“Just before daylight firing started over on the left side, then it switched to the front of the main position, we had no targets so we all held our fire. I heard people hollering and then people appeared to our front running in our direction. I opened fire with my carbine. I saw bright flashes as the VC returned our fire. One man jumped up in front of me firing in our direction and I cut him down with two rounds. Four more people appeared running in our direction, their rifles firing on full automatic. I could hear the bullets as they cut through the grass and small trees, snapping over my head. I shot two of them and the Yard next to me cut down the other two.”
So reads Covert Loves by retired Special Forces Sergeant Major, William Bowles. When I first heard of the book I asked another old hand in the SF community to tell me a little bit about Billy Bowles. “He was known for going into the fray often and doing it well,” was what I was told. I highly suspect that Covert Loves is a work of fact rather than fiction, the names and some of the specifics changed to fictionalize Bowles’ life story in order to protect some of the people and professional reputations involved.
The protagonist of the book is named Ken Fisher, a kid who grew up in the cotton fields of Alabama and joined the Army as he came of age at the conclusion of the Second World War. The first half of the book details Ken’s early experiences in the Army as a Signals specialist where he sees the horrible aftermath of war up close and personal, including the horrendous toll suffered by the European people. I can also tell you that young Ken Fisher drinks enough beer and fornicates with enough German women to make any para-trooper proud.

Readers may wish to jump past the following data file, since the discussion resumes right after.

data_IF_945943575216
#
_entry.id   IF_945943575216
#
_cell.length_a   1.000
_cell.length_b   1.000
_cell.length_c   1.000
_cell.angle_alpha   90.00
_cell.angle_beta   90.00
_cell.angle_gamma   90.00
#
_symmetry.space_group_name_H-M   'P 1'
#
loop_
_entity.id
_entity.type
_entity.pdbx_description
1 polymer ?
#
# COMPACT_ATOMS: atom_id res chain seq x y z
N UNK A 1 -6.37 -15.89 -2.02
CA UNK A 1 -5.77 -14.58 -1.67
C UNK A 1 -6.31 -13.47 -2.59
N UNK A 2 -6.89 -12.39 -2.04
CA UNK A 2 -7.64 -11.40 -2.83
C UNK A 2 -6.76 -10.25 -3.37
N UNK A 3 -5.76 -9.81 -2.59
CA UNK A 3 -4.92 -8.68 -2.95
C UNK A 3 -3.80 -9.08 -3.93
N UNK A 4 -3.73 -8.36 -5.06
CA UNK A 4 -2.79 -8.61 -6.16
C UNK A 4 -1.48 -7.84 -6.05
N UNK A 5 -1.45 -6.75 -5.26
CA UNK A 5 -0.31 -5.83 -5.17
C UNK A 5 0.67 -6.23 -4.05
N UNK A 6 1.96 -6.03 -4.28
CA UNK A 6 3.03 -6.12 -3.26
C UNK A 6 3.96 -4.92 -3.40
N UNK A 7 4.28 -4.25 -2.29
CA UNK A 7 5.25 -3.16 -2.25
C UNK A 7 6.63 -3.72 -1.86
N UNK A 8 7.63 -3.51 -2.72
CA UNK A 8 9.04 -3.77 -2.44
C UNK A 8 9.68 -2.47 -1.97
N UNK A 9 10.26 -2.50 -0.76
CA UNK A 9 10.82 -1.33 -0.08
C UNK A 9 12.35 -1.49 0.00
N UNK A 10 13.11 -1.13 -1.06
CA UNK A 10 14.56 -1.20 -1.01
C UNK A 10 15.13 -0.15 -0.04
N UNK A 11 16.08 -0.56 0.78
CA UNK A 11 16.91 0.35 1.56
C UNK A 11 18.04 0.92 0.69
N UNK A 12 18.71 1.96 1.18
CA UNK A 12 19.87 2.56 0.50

Covert Loves really comes into its own in it’s descriptions of Army culture and how it changed over the years. Take for instance First Sergeant “Iron Jaws” who tells Ken to man up and stop feeling sorry for himself over a glass of whiskey. That’s the kind of old school leadership that that Army needs but all to often finds itself lacking.
My favorite parts of the book was when Bowles describes the early years of Special Forces as his protagonist joins up, begins training, and ships off on a secret training mission to Laos in the late 1950’s. I learned a lot about SF history that I didn’t know before hand and really came to understand why those early Green Berets were such a tight brotherhood of soldiers.
Ken Fisher proceeds to Vietnam by way of Okinawa, his ODA is the first of two sent into the country. Its chilling when you know where all of this is going, having the benefit of hindsight. The stories about Vietnam are particularly important, the lessons learned about unconventional warfare were hard learned, and continue to inform Special Forces missions to this day. The mid-night ambushes, the SFOB nearly getting over run, and what it is like for a 12-man ODA to plow into the jungle with nothing, stand up an encampment and begin training indigenous soldiers is something that everyone interested in Special Operations Forces should read.
The book does have a happy ending for Ken Fisher, despite several heartbreaking moments, even if it is sober in its tone. It couldn’t end any other way, the time frame taking the reader from Post-WWII to Post-Vietnam. Still, when Ken retires from the service, a happily married man, he picks up the phone to hear from an old friend. A friend that is offering him a new job.
The author writes with a wink and a nod, telling the reader a story in his own matter-of-fact manner. I think William Bowles has a few more stories to tell.
You can find out more about William Bowles and his book at his blog.